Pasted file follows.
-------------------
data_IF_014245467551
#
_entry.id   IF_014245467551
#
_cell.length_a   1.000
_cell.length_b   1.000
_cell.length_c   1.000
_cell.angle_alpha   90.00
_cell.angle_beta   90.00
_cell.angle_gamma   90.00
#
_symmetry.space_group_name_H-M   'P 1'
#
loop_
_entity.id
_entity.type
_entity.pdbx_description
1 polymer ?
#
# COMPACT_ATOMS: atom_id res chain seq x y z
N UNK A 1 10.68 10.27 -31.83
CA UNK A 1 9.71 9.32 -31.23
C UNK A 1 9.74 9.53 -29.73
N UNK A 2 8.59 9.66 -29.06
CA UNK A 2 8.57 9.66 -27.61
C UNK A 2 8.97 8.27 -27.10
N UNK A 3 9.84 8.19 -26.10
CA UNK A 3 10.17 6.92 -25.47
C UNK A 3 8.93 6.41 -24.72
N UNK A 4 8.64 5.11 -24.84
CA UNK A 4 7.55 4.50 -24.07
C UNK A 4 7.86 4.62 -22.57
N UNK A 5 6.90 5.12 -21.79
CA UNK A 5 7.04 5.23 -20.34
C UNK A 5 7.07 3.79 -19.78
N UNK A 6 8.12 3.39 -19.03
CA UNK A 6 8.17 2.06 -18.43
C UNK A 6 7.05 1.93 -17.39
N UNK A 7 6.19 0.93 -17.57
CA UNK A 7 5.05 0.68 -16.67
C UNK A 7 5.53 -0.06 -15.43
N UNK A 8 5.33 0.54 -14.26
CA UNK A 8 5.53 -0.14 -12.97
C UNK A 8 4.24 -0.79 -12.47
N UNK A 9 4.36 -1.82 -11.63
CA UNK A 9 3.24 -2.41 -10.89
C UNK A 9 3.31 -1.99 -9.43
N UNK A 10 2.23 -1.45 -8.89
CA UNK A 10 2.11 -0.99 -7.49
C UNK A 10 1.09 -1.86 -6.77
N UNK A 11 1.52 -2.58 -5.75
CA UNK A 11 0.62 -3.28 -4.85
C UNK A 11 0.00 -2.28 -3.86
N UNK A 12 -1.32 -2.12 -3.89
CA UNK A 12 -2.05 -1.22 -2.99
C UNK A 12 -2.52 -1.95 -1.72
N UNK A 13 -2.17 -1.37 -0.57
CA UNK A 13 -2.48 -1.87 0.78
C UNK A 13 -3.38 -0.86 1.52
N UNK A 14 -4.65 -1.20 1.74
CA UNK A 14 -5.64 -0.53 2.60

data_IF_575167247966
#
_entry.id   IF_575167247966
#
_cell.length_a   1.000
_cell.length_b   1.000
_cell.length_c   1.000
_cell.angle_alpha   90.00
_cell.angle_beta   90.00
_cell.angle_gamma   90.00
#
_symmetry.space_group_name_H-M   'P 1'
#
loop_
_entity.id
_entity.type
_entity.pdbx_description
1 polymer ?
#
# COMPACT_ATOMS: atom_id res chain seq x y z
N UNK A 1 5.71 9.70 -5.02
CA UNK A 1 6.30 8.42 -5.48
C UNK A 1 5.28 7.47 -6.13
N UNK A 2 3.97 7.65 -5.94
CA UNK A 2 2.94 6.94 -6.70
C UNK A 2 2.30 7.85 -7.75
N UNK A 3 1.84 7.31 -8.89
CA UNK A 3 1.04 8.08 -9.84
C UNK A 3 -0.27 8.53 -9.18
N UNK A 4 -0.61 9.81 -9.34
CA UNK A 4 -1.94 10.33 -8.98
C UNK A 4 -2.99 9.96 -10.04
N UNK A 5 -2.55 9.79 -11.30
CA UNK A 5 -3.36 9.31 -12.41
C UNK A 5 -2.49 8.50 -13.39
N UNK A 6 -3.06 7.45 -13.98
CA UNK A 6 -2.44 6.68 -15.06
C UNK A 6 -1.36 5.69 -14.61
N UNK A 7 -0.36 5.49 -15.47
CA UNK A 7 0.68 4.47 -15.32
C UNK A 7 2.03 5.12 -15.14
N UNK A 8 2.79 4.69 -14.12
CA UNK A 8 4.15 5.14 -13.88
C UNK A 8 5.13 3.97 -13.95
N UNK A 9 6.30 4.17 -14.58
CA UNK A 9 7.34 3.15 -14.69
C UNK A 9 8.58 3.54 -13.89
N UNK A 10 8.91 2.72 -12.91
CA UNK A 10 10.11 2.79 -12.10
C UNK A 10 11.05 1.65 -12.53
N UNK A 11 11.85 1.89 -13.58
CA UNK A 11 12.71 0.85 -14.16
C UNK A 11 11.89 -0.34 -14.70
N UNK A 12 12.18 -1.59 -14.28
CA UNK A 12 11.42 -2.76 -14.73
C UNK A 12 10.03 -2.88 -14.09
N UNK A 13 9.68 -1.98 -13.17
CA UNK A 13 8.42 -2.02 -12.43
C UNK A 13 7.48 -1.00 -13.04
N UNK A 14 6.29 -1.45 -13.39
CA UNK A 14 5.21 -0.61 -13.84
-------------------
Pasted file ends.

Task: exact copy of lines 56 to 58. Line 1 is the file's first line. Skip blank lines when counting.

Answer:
C UNK A 12 -2.52 -1.95 -1.72
N UNK A 13 -2.17 -1.37 -0.57
CA UNK A 13 -2.48 -1.87 0.78